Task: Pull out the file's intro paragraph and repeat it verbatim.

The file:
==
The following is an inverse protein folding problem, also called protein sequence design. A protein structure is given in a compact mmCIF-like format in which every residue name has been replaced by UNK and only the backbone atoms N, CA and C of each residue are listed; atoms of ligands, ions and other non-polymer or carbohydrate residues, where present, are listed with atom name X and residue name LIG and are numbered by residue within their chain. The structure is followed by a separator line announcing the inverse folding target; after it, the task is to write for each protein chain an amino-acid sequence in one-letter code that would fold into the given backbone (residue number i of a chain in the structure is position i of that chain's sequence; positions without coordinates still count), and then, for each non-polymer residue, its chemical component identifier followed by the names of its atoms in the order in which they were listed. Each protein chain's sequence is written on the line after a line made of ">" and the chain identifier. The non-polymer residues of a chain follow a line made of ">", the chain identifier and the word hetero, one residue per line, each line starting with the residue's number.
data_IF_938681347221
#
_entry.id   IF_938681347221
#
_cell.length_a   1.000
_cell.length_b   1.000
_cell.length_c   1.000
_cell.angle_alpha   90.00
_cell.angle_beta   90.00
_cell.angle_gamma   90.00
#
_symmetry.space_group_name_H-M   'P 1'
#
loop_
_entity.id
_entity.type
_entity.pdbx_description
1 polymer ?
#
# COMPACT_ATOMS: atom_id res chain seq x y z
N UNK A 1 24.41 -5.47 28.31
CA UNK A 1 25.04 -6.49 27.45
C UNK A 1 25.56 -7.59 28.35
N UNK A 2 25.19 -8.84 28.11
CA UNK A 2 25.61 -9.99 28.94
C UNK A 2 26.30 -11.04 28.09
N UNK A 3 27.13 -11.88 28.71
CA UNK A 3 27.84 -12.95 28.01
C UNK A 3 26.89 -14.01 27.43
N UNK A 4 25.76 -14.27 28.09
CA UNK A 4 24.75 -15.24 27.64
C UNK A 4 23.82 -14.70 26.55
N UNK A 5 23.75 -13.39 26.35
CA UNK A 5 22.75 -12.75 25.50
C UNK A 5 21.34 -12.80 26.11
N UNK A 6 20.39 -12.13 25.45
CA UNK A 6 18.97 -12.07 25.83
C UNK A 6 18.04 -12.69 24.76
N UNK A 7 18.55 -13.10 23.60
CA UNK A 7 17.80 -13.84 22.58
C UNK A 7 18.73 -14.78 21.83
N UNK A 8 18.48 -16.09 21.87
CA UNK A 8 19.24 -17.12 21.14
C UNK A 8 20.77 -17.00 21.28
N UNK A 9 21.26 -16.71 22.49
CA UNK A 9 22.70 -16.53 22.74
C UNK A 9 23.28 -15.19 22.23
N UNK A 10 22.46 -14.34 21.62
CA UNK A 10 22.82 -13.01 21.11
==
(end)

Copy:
The following is an inverse protein folding problem, also called protein sequence design. A protein structure is given in a compact mmCIF-like format in which every residue name has been replaced by UNK and only the backbone atoms N, CA and C of each residue are listed; atoms of ligands, ions and other non-polymer or carbohydrate residues, where present, are listed with atom name X and residue name LIG and are numbered by residue within their chain. The structure is followed by a separator line announcing the inverse folding target; after it, the task is to write for each protein chain an amino-acid sequence in one-letter code that would fold into the given backbone (residue number i of a chain in the structure is position i of that chain's sequence; positions without coordinates still count), and then, for each non-polymer residue, its chemical component identifier followed by the names of its atoms in the order in which they were listed. Each protein chain's sequence is written on the line after a line made of ">" and the chain identifier. The non-polymer residues of a chain follow a line made of ">", the chain identifier and the word hetero, one residue per line, each line starting with the residue's number.